Warning: This is complicated and might require several sittings to get through and/or a stiff drink.
In the U.S. Census of 1870, the Dysart family was represented quite well: John Dysart, age 45, and his wife Tabitha, age 42, had nine children living at home. Rebecca, 21, William W. 18, Sam 15, James 13, Emily 11, Davis 9, Sallie Ann 6, Elizabeth 4, and Janesa 2 (some places called Henrietta–the writing of court clerks can be very creative, and they change the course of history with their loop-de-dos.) Many of the Dysarts and their neighbors were active in the Civil War. According to a database, U.S. Civil War Soldiers 1861-1865, there were approximately 6.3 million soldiers, but it takes a lot of patience to track everyone. I will sum up the list by saying there were several James Dysarts fighting for both the Confederacy and the Union, from all over the country. There was even a J.Y. Dysart in the Confederate Infantry from Louisiana. Several Dysarts from Missouri.
According to a list of 549 Confederate Soldiers serving from McDowell County, 18 were buried at Drucilla, 16 at the Dysartsville Baptist cemetery, 13 at Trinity Methodist, and 9 at Harmony Grove. SVC Camp 379 listed their names and assignments on a website dated November 20, 2014. The dates of their deaths were not recorded here, but this is a good reference for ancestry probes.
The Dysartsville Dysarts were fortunate; when the Civil War was over, they still had a large family. And they had relatives in the township, as it was called. All of these guys were farmers, but some had less land than others and had to rethink their options.
Move West, young man, was one option. In the 1840 Census, there were a lot of Dysarts listed in Marshall County in Tennessee. But what about the home team?
For example, a Dysartsville Dysart such as William F. Dysart age 44, his wife Celia age 45, William 12, Whit age 10, John 8, and Joseph age 4, according to the 1870 Census. William F. had no acreage, but 175 in personal value, whatever that meant. On the other hand, William F. had married Celia C. Daves, and his property may have been part of the package. Their son James is listed on the 1850 Census as a Deputy Sheriff, not the more popular farmer description.
The records are kept in a different language from 2017. Help me out, if you have enlightenment to share.
BTW, on the same 1850 census, Joseph and B.M. Brackett are listed as miners. They are middle age here, so something must have been lucrative, and I have to mention Samuel Dysart at age 25 was then living with JYSD but working as a miner in 1850, not a farmer, according to the census.The Bracketts were still in the neighborhood; one of them built the house that the Mike Allisons remodeled and live in comfortably today. The Dysarts are scattering.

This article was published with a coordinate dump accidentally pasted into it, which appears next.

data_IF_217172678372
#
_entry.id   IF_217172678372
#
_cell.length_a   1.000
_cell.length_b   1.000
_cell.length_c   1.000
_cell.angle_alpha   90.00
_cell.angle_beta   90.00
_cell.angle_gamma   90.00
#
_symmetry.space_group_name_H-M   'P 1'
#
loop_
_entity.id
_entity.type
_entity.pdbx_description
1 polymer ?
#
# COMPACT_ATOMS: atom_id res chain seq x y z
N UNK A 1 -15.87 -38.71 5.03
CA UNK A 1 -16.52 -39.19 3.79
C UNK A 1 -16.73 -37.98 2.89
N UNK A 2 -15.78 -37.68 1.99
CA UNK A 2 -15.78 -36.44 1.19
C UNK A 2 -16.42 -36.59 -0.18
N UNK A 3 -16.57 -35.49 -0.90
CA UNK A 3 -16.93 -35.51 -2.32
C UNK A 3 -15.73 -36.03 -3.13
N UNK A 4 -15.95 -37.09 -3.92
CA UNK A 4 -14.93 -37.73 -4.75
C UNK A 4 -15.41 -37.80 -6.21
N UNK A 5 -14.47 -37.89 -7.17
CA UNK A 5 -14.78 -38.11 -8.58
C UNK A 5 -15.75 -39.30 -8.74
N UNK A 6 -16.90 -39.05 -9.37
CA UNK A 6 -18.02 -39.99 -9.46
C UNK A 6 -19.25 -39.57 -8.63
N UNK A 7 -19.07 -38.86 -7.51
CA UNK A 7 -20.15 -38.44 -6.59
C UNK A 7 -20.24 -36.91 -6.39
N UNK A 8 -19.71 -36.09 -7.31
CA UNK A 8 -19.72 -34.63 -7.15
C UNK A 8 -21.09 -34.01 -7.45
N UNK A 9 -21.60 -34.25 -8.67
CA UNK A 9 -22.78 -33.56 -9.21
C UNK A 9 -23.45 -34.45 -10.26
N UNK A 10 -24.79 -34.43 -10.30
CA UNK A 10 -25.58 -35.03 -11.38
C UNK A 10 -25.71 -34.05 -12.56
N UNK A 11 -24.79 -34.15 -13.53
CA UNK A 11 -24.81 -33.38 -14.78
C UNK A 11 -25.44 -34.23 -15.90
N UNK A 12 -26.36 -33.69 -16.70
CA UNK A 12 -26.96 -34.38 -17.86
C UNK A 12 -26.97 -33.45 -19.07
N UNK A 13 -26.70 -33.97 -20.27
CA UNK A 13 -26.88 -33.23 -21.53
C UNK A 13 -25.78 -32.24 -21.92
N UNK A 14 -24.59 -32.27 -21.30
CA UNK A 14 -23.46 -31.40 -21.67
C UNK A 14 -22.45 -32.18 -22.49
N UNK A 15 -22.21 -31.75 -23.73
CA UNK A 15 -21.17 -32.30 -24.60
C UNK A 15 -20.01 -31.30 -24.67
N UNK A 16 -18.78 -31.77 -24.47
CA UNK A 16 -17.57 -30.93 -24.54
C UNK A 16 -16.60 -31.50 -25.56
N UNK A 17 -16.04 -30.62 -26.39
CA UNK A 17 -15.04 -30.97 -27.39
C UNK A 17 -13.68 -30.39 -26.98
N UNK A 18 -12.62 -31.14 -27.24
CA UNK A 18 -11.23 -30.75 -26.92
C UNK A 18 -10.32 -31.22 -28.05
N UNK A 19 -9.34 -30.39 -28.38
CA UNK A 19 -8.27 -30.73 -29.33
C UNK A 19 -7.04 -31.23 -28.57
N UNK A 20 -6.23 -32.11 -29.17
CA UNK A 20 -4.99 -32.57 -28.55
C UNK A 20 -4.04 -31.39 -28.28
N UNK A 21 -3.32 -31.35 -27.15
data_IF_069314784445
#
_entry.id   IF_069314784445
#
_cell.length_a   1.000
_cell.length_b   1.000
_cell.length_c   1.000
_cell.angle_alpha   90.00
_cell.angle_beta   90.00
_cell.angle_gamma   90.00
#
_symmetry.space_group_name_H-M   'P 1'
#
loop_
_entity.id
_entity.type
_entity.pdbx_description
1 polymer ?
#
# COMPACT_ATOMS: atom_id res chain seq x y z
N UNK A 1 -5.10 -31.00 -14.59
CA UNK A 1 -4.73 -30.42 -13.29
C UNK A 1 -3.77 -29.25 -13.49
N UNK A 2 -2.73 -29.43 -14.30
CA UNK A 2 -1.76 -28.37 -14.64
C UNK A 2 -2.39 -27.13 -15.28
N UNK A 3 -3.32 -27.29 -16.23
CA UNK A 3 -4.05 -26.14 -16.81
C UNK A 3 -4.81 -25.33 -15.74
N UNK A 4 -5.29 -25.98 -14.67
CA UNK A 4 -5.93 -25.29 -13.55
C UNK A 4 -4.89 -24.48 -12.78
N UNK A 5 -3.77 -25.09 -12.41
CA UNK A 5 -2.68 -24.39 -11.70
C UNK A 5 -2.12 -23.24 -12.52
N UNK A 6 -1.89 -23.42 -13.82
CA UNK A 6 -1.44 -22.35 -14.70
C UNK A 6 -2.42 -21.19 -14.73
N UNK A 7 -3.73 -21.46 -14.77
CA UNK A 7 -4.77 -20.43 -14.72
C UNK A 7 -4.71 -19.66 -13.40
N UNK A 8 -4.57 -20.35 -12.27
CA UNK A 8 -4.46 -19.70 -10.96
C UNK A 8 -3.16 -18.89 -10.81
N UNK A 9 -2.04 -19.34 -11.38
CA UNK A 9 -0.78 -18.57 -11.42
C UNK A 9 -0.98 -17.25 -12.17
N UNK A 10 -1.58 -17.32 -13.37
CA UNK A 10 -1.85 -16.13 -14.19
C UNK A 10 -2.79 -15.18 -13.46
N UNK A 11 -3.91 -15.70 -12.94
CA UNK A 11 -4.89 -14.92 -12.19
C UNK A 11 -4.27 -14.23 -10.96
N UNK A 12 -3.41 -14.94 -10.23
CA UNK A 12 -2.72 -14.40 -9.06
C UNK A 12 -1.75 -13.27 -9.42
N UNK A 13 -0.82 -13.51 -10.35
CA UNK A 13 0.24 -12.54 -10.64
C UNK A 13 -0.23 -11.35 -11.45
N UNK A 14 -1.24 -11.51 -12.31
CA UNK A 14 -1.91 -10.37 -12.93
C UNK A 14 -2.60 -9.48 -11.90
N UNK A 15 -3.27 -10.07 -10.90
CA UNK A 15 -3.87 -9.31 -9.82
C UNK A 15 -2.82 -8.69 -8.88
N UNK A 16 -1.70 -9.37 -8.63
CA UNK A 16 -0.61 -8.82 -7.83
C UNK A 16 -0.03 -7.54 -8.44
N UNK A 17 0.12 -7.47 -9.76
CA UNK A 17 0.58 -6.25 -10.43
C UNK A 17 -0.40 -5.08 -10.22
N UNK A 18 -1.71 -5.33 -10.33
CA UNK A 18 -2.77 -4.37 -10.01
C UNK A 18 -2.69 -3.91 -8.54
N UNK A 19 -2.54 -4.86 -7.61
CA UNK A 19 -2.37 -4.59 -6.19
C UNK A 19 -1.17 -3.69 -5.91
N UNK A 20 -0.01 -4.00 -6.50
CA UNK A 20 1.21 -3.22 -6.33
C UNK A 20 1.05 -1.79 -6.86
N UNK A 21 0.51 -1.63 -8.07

On the 1870 Census, John Dysart had nothing. Mary Dysart, the widow of JYSD’s and Jennet’s son, JYSD, Jr, had 2,000 acres. This may have something to do with her maiden name, Moore. She was the daughter of James Hilliard Moore and Henrietta Sherrill Moore.
John Dysart’s oldest son, William Washington, married Laura Cooper in 1886 and tried to make a living down on the farm he didn’t own. The census that spelled Dysart as Dysort does say that he owned his own home, there was no mortgage, but he piled up debt when he and Laura had children every two years for 18 years. Eventually, William got a job with the railroad and moved his family to Lenoir in Caldwell County, NC. This was a good move for his oldest son, Louis Albert, who became a banker and retired there. So that accounts for the disappearance of one Dysart family. But he had three brothers to carry on the Dysart name, and I am wondering where they are today. None in Dysartsville.
John Dysart’s family deserves much more research. In 1870, he also had nine children but he had a domestic servant, Mahala Jackson, to help. She was 60 at that time, and must have liked the job because she was on the 1880 Census also.
Mary Dysart’s family was easy to track down. She was widowed in 1837, raised her kids, and in 1860, she lived with her daughter Ann, age 31. Her son Samuel had died, never having married or had children. Mary died in 1886; she and Samuel are buried at the old family cemetery at Drucilla. Ann married Albert Beattie Taylor (buried at Dysartsville Baptist) and had a son in 1865, William H. Taylor, who is buried at Drucilla. William H. married Mary Carroll but they had no children. She is buried at Dysartsville Baptist Church. (A lot of church hopping even back then.)
Mary Dysart’s third child, John (1823-1909) married Telitha Dobson and they had three daughters. Two remained in Dysartsville and married the Laughridge boys. Irene had five sons and a daughter. Sister Emily Virginia married William Albert Laughridge and had four sons and a daughter she named Lillie Belle, born in 1896. Beautiful Lillie Belle married Zebulon Vance Daves whose father had obviously served in the Confederate Army. (He was not the only one who named his son after this popular Confederate officer who later became a two term Governor of North Carolina. One example is a Zebulon Vance Davis from Wilkesboro.) But Lillie Belle had her own claim to fame. She was famous as the designer of lady’s undergarments, some of which are on display at the county museum.